There’s a soft buzz coming from the car radio, a faint hum of interference as you drive around the Island searching for the perfect song to get you in the mood. Sometimes the automatic tuner slides right by it, other times it settles in somewhere amongst the buzz to 93.7, the home of Vineyard community radio station WVVY.
WVVY may not have a strong signal but what it lacks in wattage it makes up for in local characters. The station embraces its charge of all things Vineyard, and is a hodgepodge of Island deejays whose individual voices broadcast a unique blend of music, spiritual guidance, sports radio and talk shows.
This past Wednesday morning Rockin’ Roll Rick and DJ K-OS (pronounced chaos) were at the mic in the WVVY studio off Peacegate Way in Vineyard Haven.
Outside the walls of the cramped studio no bigger than a large closet the deejays are known as Rick Padilla and Keith Bassett, but once they enter the studio everyday responsibilities are left behind.
Like many other WVVY hosts, it is hard to nail down exactly what kind of music they play.
“It’s not soft rock, but you know when you turn a rock over and there’s fuzzy stuff growing on the bottom?” Mr. Basssett said, wearing a Wolfmother T-shirt and attempting to explain their niche. “With the occasional creepy-crawly under there.”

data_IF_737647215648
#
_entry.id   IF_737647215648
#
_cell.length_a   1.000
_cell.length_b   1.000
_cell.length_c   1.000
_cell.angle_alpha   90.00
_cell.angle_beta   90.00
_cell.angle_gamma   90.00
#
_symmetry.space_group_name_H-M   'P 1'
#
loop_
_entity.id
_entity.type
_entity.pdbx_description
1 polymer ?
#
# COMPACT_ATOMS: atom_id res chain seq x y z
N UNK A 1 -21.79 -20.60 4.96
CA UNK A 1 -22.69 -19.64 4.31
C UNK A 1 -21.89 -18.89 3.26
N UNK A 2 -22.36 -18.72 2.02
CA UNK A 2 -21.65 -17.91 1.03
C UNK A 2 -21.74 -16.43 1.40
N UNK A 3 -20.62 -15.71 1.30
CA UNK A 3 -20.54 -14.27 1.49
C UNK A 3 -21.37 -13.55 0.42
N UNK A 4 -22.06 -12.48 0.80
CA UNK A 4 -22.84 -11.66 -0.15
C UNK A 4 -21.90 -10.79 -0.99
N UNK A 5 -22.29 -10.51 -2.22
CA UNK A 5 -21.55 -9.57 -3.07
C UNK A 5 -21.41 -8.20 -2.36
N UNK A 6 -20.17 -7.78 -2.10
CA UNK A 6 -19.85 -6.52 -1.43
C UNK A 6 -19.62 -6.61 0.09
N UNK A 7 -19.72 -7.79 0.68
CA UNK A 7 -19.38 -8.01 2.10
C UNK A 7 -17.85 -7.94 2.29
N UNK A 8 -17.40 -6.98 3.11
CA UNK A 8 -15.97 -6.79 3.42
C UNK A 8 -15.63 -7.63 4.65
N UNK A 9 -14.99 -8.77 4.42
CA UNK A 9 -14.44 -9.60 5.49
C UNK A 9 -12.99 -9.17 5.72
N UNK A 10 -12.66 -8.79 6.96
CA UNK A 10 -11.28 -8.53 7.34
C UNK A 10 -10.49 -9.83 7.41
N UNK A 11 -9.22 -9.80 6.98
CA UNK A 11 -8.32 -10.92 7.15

Mr. Padilla gave his introduction spot.
“From Tisbury, Maaaaaasachusetts,” he said, stretching out the first syllable for 10 seconds until it rose to a scream. “I could have done that for longer,” he said afterwards.
Mr. Bassett finished the intro by adding, “This is WVVY,” and then segued into Bicentennial Man by the Black Lips.
The station plays a mix of funk, blues, folk, jazz, Brazilian, all things Louisiana, and a number of genres that don’t fit into any category. Station manager Paul Munafo refers to the programming of WVVY as an “eclectic blend of deejay consciousness from the heart.”
“We have something really cool here,” Mr. Munafo added in an interview at the station. “We have this little chunk of the airwaves and we’re reluctant to give it up.”
The radio station has had its ups and downs since its inception in 2007, but Mr. Munafo said he was confident the station was on the upswing. Its greatest challenge is its low frequency (100 watts) and low listenership.
“We don’t have enough listenership, we need people to tune in, but in order for people to do that I want them to turn on the radio and know they’re going to get a signal and not just a buzz, or Mike FM bleeding in from the Cape,” he said. “I don’t want that anymore, I want reliability.”
Reliability is on its way, Mr. Munafo said, as the station is in the process of upgrading equipment to make sure the buzz is nonexistent.
More variety is also on the horizon, he said.
“I’d like more programming on the air with issues that are important to Islanders that other stations can’t carry because they’re beholden to corporate entities. We don’t have that constraint. We can produce what we want to.”